In a scenario of rising consumption needs and dwindling natural resources, it is imperative that India innovates or accesses the appropriate technologies that will enhance the country’s agricultural productivity efficiently. Since the initiation of the green revolution during the mid-1960s, researchers, government and the private sector have been relentlessly working towards improving efficiency and productivity of agriculture to make the farming system more responsive to the needs of its farmers. But, the SCTEC report claims that the root cause of the ongoing agrarian crisis is due to the advent of biotechnology in agriculture. The phenomenon of the agrarian crisis needs to be viewed in a broader perspective which includes the outcome of a vicious concoction of rising farm inputs, declining direct farm credit, unviable minimum support price, depleting water table, failures of monsoon, and declining public investment in agriculture. The government’s policy fatigue is recorded as the key reason for the on-going agrarian crisis. This depressing phenomenon has been haunting the Indian farm front since the mid-1990s with no signs of respite. While the peer-reviewed studies on Bt cotton have stated that GM technology has contributed to the alleviation of poverty over a period, it seems that linking the agrarian crisis with biotechnology is a tactic of the anti-GM lobby that does not want technology to benefit the already depressed farmers.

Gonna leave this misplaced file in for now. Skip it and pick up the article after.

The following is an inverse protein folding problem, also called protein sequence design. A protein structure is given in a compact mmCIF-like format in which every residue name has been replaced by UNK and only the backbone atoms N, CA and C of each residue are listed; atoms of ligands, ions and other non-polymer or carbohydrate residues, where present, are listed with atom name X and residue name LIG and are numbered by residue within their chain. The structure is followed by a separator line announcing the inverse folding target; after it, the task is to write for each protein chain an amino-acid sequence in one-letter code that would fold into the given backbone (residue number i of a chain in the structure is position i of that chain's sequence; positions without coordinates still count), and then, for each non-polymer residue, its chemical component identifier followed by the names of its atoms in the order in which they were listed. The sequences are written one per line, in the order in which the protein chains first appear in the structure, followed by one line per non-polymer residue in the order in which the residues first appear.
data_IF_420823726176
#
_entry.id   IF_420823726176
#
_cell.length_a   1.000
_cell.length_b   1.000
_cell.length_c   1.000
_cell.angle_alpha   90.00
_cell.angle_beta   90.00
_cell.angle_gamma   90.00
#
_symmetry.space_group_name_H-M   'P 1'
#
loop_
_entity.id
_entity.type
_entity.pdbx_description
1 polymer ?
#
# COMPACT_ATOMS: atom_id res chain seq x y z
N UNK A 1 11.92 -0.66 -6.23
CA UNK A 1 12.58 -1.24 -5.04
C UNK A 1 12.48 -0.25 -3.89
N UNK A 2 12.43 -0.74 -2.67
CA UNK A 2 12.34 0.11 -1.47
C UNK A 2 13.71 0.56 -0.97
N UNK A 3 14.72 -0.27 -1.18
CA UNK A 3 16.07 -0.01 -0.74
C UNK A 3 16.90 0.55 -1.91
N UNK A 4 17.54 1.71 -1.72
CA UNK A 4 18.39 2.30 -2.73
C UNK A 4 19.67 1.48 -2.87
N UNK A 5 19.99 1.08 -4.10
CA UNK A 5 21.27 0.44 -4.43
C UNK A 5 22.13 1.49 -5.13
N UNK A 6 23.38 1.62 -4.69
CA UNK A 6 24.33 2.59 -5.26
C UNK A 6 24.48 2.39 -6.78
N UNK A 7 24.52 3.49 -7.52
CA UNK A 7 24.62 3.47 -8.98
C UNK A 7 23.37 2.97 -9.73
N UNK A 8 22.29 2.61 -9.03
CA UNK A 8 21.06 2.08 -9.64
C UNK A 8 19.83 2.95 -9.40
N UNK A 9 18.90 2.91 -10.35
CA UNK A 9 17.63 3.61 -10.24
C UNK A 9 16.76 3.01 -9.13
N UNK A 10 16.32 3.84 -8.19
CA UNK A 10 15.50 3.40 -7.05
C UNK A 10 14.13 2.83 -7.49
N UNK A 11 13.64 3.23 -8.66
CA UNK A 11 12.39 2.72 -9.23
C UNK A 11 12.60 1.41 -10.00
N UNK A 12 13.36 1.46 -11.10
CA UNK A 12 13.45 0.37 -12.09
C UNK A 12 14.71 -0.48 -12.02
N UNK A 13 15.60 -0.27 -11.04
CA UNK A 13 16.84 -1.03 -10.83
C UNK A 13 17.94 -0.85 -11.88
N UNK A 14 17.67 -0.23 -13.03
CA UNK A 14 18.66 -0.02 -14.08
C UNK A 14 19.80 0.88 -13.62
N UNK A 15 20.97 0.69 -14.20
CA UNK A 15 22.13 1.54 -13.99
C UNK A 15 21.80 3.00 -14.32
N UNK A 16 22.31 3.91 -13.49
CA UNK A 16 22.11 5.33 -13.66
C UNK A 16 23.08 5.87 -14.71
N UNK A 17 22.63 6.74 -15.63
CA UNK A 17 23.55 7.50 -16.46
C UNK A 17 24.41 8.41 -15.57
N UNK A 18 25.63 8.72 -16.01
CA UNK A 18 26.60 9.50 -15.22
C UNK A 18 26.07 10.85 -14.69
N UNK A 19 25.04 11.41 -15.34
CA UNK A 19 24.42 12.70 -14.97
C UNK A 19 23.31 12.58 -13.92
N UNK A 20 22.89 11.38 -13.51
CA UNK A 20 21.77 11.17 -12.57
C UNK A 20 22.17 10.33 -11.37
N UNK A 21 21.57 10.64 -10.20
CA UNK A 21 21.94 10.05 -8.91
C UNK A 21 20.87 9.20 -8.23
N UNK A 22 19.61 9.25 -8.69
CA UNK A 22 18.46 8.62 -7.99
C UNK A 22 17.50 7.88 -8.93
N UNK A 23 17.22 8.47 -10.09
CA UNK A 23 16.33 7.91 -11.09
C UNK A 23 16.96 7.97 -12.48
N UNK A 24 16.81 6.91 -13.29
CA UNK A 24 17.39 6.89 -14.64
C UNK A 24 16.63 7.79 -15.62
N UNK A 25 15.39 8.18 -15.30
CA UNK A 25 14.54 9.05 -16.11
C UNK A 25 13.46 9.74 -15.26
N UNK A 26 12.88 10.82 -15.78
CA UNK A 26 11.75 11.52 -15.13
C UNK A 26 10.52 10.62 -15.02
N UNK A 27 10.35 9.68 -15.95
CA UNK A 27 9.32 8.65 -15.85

One of the grave concerns of the Indian farmers has been the spiraling cost of agriculture labourers. Finding it difficult to cope up with the rising labour costs which occupy a major portion of their cost of cultivation, any technology that saves on labour will definitely be endorsed by farmers whole-heartedly. This is what the researchers are attempting to do with the science of biotechnology. However, with the SCTEC spelling out a 10-year moratorium on field-testing of GM crops, the country’s progress towards this goal is now in jeopardy. It seems the committee is unaware of the ground realities of Indian agriculture, which is witnessing a dwindling agricultural productivity, and the only way to feed its teeming millions is to blend science with existing knowledge. If these recommendations are accepted by the highest authority, how can the country’s agricultural scientists carry out serious transgenic breeding without evaluating the agronomic performance in open field conditions? If all trials are performed only in contained laboratories, then it is as good as killing research. Who will benefit by the laboratories’ research?